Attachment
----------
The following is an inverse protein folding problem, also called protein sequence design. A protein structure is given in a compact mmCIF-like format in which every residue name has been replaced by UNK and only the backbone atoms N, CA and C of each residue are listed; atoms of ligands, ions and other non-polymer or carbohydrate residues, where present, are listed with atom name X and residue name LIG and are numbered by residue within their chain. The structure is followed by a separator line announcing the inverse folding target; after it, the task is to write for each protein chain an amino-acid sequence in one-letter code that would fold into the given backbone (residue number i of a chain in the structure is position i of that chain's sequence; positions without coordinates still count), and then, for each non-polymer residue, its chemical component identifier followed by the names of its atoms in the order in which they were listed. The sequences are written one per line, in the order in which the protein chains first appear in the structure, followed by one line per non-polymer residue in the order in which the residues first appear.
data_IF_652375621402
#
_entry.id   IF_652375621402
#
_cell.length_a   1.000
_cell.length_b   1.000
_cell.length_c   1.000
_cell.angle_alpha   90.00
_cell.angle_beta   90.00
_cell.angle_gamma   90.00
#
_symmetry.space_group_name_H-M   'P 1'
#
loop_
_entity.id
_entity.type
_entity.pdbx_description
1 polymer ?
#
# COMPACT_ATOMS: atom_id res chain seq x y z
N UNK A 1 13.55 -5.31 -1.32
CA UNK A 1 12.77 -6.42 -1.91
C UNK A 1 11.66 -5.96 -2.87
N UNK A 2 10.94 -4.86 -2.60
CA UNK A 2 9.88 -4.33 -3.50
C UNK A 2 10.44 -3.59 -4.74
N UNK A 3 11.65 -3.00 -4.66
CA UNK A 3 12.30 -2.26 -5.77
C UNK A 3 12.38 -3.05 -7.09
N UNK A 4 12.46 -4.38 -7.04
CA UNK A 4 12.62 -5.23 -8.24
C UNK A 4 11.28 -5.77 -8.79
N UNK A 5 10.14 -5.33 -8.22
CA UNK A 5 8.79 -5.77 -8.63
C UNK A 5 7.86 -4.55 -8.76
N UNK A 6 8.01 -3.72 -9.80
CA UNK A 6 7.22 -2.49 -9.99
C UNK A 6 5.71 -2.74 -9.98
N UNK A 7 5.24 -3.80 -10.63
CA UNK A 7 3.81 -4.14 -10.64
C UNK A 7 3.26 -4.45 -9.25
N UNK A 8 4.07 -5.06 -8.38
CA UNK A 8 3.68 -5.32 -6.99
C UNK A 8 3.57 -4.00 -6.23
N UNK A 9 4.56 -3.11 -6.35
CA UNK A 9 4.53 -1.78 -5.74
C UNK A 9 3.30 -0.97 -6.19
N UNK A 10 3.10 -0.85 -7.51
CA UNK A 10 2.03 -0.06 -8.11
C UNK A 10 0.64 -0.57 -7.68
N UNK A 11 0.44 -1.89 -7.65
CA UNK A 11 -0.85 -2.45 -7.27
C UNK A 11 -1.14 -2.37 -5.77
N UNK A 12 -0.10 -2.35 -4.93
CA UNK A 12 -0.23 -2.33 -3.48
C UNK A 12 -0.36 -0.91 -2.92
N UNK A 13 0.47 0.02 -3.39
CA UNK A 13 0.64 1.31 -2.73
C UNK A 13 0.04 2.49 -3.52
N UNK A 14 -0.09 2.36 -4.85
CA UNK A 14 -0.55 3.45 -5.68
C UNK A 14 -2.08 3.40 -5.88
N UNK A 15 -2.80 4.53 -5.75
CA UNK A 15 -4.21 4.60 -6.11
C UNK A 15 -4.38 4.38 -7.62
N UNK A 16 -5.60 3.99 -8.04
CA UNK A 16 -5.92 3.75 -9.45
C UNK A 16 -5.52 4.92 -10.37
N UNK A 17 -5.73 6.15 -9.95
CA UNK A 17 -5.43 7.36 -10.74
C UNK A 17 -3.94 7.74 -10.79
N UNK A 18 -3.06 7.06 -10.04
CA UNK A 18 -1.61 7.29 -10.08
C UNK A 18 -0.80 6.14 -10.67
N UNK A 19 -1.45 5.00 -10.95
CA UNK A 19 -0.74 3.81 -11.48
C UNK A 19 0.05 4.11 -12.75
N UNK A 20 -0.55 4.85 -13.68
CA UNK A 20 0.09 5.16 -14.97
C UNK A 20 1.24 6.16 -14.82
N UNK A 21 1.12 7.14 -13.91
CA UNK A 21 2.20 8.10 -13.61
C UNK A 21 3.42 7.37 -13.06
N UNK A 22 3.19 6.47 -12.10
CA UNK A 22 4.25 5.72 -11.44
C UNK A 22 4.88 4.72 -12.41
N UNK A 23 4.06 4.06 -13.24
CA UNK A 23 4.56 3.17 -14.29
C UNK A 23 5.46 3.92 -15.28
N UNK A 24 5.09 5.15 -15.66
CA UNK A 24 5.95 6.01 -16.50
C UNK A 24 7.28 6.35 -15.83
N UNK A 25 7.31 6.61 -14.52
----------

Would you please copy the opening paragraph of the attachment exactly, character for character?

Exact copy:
The following is an inverse protein folding problem, also called protein sequence design. A protein structure is given in a compact mmCIF-like format in which every residue name has been replaced by UNK and only the backbone atoms N, CA and C of each residue are listed; atoms of ligands, ions and other non-polymer or carbohydrate residues, where present, are listed with atom name X and residue name LIG and are numbered by residue within their chain. The structure is followed by a separator line announcing the inverse folding target; after it, the task is to write for each protein chain an amino-acid sequence in one-letter code that would fold into the given backbone (residue number i of a chain in the structure is position i of that chain's sequence; positions without coordinates still count), and then, for each non-polymer residue, its chemical component identifier followed by the names of its atoms in the order in which they were listed. The sequences are written one per line, in the order in which the protein chains first appear in the structure, followed by one line per non-polymer residue in the order in which the residues first appear.